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Regeneration

Figure 1. Two of the most important animal models in regeneration: a) axolotl and b) zebrafish. Vertebrates are of special interest given their closer evolutionary relationship to mammals in general, and humans in particular.

Regeneration is the process of regrowth of lost tissues or organs. The ability of some organisms to regenerate parts of their body has fascinated scientists for centuries. However, humans have a limited capacity to regenerate and restore their tissues and organs (with notable exceptions, such as blood and the liver). By contrast, some other species have extensive regenerative capacities that, in certain cases, stretch as far as replacing complete limbs (newts, axolotls) or critically damaged organs, such as the heart (zebrafish). Although humans cannot regenerate limbs like newts can, the biological pathways that are driving these events are well conserved across vertebrates and thus present in humans.

At the physiological level, the process of regeneration depends on the potential of certain cells to proliferate and contribute to the formation of new tissue. Organisms have evolved two strategies by which to achieve this: the maintenance of adult stem cell populations in certain areas of tissues (called niches) and the induction of stem cell-like properties in differentiated cells. In the first case, resident adult stem cells migrate, proliferate, and eventually differentiate, thus reconstituting the tissue. In the second case, adult cells can dedifferentiate -a process that involves a terminally differentiated cell reverting back to a less differentiated stage within its own lineage- or transdifferentiate -a regression to a point where they can switch lineages, allowing them to differentiate into another cell type-, both processes result in a supply of cardiac precursors to repair the damaged area.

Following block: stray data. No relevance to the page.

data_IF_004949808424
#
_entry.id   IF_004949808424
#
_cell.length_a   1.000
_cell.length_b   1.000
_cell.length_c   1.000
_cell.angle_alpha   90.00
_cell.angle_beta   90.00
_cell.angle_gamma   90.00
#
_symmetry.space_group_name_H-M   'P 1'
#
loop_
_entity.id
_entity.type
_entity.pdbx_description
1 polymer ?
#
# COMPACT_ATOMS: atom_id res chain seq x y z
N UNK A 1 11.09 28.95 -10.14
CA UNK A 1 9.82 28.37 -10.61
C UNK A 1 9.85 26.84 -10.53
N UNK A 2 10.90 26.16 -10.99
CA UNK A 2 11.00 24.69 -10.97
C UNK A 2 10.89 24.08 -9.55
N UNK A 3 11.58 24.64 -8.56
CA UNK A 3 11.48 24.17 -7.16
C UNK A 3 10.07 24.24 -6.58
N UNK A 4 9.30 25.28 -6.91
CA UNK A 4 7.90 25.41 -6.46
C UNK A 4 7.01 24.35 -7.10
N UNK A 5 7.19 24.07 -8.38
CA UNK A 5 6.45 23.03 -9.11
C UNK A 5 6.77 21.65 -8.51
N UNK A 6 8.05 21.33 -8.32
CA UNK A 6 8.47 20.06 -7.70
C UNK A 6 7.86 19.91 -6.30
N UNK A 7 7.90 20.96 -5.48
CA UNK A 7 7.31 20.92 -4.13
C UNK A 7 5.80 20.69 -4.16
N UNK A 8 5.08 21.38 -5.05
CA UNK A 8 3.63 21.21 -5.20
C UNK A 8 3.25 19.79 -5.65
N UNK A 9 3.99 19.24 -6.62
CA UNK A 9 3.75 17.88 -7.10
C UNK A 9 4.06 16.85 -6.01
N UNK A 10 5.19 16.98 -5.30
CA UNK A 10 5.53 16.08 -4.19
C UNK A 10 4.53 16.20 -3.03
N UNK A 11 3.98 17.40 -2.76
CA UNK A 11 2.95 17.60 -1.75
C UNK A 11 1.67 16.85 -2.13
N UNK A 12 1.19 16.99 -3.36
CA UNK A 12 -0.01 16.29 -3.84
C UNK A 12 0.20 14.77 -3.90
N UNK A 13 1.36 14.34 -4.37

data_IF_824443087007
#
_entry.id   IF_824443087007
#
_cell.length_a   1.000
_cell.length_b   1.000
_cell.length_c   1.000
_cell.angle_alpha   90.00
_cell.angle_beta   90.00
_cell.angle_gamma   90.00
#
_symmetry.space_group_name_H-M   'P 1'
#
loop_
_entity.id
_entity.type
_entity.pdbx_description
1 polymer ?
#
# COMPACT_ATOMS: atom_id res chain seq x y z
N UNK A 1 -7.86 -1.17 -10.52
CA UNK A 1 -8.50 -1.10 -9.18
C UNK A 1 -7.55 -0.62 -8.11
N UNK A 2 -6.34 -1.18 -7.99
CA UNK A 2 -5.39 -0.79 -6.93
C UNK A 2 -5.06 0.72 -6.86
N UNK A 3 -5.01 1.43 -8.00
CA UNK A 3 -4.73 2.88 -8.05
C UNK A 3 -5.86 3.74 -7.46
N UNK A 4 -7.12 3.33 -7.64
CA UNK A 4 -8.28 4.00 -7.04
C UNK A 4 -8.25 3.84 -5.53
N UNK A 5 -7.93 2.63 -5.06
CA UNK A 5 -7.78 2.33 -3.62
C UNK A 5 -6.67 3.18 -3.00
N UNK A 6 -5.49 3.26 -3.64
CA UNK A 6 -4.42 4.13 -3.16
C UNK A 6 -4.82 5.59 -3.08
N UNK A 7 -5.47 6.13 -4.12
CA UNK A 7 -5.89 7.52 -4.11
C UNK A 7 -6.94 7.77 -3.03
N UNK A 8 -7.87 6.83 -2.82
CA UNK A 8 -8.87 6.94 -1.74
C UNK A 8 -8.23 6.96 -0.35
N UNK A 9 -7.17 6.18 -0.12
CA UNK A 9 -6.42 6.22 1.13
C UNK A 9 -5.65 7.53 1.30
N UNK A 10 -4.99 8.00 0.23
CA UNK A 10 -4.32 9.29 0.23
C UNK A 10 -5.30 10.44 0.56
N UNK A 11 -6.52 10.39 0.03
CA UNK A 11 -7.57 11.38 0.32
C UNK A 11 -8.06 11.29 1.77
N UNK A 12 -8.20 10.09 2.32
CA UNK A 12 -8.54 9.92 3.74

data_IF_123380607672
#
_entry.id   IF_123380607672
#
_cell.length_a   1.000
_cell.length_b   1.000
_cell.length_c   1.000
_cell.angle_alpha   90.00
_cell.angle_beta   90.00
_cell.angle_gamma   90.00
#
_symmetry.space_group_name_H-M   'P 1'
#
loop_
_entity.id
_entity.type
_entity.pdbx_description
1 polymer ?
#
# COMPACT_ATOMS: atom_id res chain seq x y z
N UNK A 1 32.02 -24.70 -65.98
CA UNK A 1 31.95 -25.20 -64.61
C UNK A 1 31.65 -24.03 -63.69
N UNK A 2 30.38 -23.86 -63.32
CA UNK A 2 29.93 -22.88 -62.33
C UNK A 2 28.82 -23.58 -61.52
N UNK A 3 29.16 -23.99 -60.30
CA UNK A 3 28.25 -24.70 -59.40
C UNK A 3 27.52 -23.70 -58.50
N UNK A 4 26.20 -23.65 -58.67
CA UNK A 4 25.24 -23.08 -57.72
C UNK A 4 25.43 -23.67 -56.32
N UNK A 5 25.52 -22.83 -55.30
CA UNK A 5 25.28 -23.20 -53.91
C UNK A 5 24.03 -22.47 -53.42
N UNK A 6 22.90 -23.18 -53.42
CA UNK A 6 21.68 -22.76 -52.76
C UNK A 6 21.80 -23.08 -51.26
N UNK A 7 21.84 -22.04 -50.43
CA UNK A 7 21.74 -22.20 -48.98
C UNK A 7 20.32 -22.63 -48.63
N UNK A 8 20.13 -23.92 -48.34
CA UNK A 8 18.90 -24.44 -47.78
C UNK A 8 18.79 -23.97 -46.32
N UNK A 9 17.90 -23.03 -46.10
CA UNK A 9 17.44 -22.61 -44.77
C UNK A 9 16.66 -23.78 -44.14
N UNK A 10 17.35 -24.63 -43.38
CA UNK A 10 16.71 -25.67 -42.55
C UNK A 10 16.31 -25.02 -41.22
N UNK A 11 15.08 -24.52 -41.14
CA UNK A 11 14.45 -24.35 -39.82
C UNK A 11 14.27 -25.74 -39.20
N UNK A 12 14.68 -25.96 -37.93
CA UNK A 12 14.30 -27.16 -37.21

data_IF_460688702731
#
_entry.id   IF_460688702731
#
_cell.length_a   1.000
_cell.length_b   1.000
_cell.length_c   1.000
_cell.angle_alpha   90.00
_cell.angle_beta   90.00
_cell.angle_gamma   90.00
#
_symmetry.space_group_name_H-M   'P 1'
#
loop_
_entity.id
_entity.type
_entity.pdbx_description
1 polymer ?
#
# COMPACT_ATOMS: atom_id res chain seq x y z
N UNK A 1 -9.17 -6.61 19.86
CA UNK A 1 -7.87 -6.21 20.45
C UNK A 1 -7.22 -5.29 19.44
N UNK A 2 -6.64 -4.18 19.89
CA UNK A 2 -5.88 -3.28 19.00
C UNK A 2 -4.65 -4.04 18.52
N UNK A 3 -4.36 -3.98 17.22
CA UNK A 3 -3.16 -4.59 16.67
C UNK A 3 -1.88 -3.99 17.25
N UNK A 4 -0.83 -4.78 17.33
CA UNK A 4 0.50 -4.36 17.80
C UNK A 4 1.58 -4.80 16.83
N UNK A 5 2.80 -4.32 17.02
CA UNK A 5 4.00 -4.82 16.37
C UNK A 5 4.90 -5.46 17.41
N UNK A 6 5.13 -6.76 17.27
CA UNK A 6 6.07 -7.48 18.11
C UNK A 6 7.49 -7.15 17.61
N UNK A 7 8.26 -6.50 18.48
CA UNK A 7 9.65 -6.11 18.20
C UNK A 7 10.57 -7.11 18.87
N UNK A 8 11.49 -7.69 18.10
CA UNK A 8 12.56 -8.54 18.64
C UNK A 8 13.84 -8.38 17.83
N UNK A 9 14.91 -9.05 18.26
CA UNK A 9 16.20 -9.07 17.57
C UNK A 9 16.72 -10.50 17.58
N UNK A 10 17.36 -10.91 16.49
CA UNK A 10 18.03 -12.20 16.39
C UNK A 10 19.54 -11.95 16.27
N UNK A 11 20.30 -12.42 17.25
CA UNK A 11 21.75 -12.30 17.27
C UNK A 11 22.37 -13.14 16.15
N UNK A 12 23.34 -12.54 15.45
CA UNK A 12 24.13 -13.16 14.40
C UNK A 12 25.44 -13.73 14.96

Figure 2. Upper panel, zebrafish regenerate their damaged hearts after losing 20% of their ventricles in 30 days. Unlike mammals, whereas after heart injury the lost tissue is permanently substituted by a fibrotic scar, the newly formed zebrafish heart is perfectly functional and made up of cardiomyocytes. Lower panel, zebrafish cardiomyocytes arise from preexisting mature cardiomyocytes be dedifferentiation. In green, genetically-labeled mature cardiomyocytes, which over the course of 30 days regrowth the lost tissue (which is also green, indicating that it comes directly from proliferative cardiomyocytes) [taken from Jopling et al, "Nature", 2010].

In any case, and common to both strategies, cells must undergo extensive changes affecting proliferation, differentiation and patterning in the newly generated organ. These processes are mediated by a network of signaling molecules acting in coordination (morphogens, cytokines and others) which in turn promote gene expression changes by modulating transcription factors, epigenetic reprogramming, miRNA regulation and other pathways controlling cell fate and identity. Initially, they lead to proliferation, and later on, specialization and patterning to acquire the functions of the lost tissue.

By studying these regenerative phenomena, we are beginning to uncover the cellular and molecular mechanisms at work, which could be used to develop regenerative strategies for humans. Imagine the medical implications of regenerating a patient's damaged liver, kidney, hand or infarcted heart by just taking a pill.